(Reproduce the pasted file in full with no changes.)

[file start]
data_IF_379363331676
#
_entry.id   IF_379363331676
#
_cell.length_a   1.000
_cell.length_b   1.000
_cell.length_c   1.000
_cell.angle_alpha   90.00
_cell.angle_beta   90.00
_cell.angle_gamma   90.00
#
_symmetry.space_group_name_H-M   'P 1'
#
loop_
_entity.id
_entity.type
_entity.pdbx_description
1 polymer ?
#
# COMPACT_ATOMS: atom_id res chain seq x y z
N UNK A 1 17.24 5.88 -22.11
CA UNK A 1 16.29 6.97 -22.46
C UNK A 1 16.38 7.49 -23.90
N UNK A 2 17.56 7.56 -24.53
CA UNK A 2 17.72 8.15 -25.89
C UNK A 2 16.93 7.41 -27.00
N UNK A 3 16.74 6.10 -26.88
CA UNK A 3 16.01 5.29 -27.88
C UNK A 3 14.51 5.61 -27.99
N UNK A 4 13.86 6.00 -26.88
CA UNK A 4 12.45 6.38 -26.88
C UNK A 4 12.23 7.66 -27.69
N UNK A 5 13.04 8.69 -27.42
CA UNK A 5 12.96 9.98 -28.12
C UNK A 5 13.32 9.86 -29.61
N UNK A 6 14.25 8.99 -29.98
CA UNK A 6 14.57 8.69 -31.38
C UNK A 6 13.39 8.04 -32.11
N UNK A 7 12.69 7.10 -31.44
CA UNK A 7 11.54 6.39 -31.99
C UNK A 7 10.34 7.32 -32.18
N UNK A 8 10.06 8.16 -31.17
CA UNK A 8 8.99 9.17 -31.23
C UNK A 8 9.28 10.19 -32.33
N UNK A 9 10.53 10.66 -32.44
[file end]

data_IF_379363331676
#
_entry.id   IF_379363331676
#
_cell.length_a   1.000
_cell.length_b   1.000
_cell.length_c   1.000
_cell.angle_alpha   90.00
_cell.angle_beta   90.00
_cell.angle_gamma   90.00
#
_symmetry.space_group_name_H-M   'P 1'
#
loop_
_entity.id
_entity.type
_entity.pdbx_description
1 polymer ?
#
# COMPACT_ATOMS: atom_id res chain seq x y z
N UNK A 1 17.24 5.88 -22.11
CA UNK A 1 16.29 6.97 -22.46
C UNK A 1 16.38 7.49 -23.90
N UNK A 2 17.56 7.56 -24.53
CA UNK A 2 17.72 8.15 -25.89
C UNK A 2 16.93 7.41 -27.00
N UNK A 3 16.74 6.10 -26.88
CA UNK A 3 16.01 5.29 -27.88
C UNK A 3 14.51 5.61 -27.99
N UNK A 4 13.86 6.00 -26.88
CA UNK A 4 12.45 6.38 -26.88
C UNK A 4 12.23 7.66 -27.69
N UNK A 5 13.04 8.69 -27.42
CA UNK A 5 12.96 9.98 -28.12
C UNK A 5 13.32 9.86 -29.61
N UNK A 6 14.25 8.99 -29.98
CA UNK A 6 14.57 8.69 -31.38
C UNK A 6 13.39 8.04 -32.11
N UNK A 7 12.69 7.10 -31.44
CA UNK A 7 11.54 6.39 -31.99
C UNK A 7 10.34 7.32 -32.18
N UNK A 8 10.06 8.16 -31.17
CA UNK A 8 8.99 9.17 -31.23
C UNK A 8 9.28 10.19 -32.33
N UNK A 9 10.53 10.66 -32.44